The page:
Moment #3: Passing of Fazlur Khan, CTBUH Chairman 1979-1982
It is difficult to overstate the impact that CTBUH Chairman Fazlur R. Khan, partner, Skidmore Owings & Merrill, had on the tall building industry. Just a few of the titles bestowed upon him include “father of tubular design,”1 “Einstein of structural engineering,”2 and “greatest structural engineer of the 20th century”3. His pioneering design work paved the way for a new generation of skyscrapers that would assign a major portion of their vertical supporting strength to the external envelope. The tubular approach, including the framed, trussed, and bundled tube; as well as the outrigger-and-belt-truss system, delivered tall buildings that were lighter and less material-intensive than those of previous generations.
In addition to gaining height more economically, this meant that tall buildings could be something other than box-like; they could become sculptural and expressive. The implications of this could easily be observed in the brawny but beautiful appearance of the John Hancock Center (now 875 North Michigan) (1969) and the Sears (now Willis) Tower (1974), both in Chicago. The impact of his work extends to the present day; virtually all buildings constructed since the 1960s extending beyond 40 floors have used a variant of the tube structures Khan pioneered.
As Chairman, Khan sat on the Editorial Committee and presided over the creation of CTBUH’s first set of technical monographs, beginning in 1978; a further six volumes were published up to 1986. Khan passed in 1982.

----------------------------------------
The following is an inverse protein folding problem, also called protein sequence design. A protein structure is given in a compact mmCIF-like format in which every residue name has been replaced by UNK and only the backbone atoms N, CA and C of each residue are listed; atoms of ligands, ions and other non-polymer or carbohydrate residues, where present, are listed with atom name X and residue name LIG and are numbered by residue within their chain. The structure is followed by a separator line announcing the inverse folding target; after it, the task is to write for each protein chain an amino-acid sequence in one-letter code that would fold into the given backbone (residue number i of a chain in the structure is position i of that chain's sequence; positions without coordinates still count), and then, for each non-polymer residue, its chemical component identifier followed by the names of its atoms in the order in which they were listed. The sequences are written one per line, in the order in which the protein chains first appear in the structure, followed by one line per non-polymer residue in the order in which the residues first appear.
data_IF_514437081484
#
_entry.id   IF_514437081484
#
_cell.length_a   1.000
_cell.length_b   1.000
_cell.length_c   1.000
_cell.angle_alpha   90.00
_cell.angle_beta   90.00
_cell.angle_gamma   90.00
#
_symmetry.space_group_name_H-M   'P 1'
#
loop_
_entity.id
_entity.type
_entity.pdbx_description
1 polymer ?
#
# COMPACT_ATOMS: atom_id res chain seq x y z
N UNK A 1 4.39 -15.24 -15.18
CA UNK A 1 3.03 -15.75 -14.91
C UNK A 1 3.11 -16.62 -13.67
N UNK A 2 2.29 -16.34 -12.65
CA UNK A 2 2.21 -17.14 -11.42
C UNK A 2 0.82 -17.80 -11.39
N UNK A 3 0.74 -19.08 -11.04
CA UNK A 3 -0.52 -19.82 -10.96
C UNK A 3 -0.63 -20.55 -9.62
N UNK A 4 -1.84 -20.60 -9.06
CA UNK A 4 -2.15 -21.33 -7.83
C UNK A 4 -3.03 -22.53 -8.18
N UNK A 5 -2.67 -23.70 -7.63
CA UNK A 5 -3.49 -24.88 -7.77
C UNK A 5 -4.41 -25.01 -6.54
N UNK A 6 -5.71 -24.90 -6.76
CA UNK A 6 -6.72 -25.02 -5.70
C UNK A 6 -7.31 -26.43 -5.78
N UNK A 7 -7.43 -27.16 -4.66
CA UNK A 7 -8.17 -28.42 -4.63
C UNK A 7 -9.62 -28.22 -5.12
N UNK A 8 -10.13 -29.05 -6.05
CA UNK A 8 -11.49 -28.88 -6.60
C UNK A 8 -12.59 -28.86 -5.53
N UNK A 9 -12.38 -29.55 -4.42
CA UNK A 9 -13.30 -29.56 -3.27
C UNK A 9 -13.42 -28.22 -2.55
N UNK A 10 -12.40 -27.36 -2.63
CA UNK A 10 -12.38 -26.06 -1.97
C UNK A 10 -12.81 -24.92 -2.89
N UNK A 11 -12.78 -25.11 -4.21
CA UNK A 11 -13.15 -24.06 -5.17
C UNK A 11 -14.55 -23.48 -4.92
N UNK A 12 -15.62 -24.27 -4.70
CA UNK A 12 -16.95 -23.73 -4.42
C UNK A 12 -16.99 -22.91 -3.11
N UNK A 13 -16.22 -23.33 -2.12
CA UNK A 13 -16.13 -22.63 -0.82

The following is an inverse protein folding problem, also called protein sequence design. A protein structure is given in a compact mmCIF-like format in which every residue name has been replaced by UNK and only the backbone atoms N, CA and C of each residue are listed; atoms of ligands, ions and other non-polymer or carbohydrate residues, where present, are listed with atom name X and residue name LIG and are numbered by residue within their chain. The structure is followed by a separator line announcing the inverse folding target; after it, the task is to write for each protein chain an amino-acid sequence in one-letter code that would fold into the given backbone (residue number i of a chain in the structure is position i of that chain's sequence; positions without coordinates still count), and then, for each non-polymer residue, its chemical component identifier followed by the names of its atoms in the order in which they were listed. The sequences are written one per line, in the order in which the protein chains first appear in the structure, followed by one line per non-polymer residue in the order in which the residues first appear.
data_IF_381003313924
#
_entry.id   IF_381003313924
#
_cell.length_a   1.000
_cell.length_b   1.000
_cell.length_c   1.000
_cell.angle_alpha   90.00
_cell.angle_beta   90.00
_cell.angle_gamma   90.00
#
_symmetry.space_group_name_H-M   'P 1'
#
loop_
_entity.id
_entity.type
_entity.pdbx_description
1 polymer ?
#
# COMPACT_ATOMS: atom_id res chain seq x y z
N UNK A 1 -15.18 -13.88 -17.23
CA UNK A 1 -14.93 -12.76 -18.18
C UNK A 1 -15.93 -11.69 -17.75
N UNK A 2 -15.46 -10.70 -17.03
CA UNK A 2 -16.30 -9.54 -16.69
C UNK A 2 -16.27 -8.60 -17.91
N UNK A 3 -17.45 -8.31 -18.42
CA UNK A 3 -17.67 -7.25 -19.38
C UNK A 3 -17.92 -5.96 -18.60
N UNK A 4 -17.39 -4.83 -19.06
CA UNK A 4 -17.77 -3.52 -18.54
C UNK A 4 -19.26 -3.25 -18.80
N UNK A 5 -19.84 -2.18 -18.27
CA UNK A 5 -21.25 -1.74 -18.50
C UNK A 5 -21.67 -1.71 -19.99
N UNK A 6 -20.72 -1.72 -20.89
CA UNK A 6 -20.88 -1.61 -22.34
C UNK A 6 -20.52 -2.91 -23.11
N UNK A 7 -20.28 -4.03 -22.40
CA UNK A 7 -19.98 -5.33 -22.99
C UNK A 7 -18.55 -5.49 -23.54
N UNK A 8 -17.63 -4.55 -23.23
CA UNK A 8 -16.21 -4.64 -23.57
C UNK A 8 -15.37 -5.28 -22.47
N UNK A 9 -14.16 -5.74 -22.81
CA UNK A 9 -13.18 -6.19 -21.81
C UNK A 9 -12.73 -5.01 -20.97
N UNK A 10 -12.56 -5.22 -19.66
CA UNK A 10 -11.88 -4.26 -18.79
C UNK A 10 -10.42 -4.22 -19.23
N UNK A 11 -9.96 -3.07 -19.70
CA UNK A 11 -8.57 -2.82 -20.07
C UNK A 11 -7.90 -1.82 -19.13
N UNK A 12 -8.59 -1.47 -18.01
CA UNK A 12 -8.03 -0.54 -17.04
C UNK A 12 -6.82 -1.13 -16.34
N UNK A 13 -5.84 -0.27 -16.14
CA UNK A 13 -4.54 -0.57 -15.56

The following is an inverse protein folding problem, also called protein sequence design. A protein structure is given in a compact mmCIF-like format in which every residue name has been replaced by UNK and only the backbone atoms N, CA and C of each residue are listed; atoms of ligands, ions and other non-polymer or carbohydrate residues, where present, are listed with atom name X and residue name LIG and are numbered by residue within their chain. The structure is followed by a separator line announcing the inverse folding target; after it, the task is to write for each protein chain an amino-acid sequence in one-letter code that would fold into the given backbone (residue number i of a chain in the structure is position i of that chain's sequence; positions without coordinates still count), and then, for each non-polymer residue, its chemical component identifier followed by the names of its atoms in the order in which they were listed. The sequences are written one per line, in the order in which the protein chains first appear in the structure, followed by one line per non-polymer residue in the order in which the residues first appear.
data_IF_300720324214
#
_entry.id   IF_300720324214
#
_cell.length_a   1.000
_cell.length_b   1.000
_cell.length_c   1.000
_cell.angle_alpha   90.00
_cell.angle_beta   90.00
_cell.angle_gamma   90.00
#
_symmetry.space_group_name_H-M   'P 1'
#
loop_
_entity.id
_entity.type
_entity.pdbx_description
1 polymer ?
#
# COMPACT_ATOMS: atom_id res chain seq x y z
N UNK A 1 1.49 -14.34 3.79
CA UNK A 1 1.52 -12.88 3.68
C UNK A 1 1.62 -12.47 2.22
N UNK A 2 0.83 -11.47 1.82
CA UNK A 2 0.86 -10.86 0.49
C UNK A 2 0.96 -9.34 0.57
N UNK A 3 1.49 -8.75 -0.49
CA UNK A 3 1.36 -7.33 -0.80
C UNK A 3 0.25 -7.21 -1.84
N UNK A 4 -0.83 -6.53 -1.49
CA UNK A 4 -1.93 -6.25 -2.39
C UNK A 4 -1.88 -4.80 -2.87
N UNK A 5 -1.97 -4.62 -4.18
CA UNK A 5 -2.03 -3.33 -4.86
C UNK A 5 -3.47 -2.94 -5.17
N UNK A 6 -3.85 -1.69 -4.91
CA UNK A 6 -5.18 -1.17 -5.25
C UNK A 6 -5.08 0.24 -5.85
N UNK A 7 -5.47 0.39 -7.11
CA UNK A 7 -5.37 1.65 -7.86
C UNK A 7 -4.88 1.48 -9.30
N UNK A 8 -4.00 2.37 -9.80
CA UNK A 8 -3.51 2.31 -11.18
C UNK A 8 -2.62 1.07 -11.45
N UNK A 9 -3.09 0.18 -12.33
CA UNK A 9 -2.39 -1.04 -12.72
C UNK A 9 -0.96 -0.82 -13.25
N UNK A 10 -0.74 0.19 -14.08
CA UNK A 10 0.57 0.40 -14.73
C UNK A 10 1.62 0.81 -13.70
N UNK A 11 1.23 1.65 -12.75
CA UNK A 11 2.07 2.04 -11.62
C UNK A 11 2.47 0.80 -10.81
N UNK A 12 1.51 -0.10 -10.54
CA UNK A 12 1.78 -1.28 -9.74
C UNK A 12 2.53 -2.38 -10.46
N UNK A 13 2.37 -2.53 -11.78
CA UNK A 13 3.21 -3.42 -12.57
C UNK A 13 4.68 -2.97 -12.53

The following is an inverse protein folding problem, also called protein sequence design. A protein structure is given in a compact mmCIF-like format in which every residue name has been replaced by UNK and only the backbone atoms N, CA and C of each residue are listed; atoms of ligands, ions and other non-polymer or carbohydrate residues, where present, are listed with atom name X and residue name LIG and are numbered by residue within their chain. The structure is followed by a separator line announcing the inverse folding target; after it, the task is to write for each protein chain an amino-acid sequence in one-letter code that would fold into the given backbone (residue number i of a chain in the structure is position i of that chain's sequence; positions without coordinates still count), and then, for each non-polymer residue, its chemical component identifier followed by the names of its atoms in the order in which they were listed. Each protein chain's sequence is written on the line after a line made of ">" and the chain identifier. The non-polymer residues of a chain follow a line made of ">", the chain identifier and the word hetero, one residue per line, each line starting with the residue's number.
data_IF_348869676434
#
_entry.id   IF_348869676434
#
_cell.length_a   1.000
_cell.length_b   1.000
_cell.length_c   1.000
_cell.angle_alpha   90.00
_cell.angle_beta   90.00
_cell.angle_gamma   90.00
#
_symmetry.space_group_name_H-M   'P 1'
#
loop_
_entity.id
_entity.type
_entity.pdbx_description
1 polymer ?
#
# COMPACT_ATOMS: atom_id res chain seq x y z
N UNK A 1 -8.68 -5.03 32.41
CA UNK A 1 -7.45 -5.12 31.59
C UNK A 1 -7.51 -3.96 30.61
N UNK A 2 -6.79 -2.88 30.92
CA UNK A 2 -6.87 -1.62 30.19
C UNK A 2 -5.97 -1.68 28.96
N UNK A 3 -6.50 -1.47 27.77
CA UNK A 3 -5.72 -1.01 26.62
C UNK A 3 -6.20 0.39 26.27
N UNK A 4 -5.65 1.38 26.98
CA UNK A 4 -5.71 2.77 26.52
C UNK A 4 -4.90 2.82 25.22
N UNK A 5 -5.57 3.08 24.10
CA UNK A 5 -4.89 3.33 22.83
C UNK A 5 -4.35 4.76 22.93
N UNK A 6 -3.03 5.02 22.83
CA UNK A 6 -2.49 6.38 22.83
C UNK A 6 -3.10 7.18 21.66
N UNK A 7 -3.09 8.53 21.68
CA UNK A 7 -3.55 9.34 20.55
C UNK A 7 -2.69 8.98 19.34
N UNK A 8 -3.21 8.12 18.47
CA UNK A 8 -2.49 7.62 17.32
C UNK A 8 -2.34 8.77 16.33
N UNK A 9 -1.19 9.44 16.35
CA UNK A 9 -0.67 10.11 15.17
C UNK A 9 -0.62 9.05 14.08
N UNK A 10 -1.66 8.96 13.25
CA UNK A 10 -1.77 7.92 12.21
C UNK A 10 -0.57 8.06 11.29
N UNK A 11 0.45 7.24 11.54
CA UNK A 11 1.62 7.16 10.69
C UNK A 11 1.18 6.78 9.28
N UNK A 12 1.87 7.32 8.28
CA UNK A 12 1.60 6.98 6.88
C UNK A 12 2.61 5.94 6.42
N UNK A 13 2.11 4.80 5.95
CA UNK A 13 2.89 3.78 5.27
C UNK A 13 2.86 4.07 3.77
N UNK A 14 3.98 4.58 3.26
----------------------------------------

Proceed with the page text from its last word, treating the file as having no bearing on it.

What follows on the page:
The CTBUH created the Fazlur R. Khan Lifetime Achievement Award in Khan’s memory in 2004.
Reflecting on his interactions with Fazlur Khan during his career, Adrian Smith (Partner, Adrian Smith + Gordon Gill Architecture) recounted, “I was fortunate to design two buildings with him – First Wisconsin Center in Milwaukee (with Jim Destefano and Bruce Graham), which incorporated the first expressed truss system; and Olympia Center, a 60-story exterior tube system that ‘opened like a basket at the top and corners,’ to use his words. He was also a great Partner and a very decent human being. There was a beautiful remembrance held in his honor at the Chicago Auditorium Theatre where Nat Owings spoke of his buildings as not just rising, but soaring like the wings of an Eagle!”
1 Weingardt, Richard (2005). Engineering Legends. ASCE Publications. p. 75.
2 Ali, Mir (2001). Art of the Skyscraper: The Genius of Fazlur Khan. Rizzoli International Publications.
3 Weingardt, Richard (2011). “Fazlur Rahman Khan: The Einstein of Structural Engineering”. Structure Magazine. National Council of Structural Engineers Associations, Feb. 2011: 44.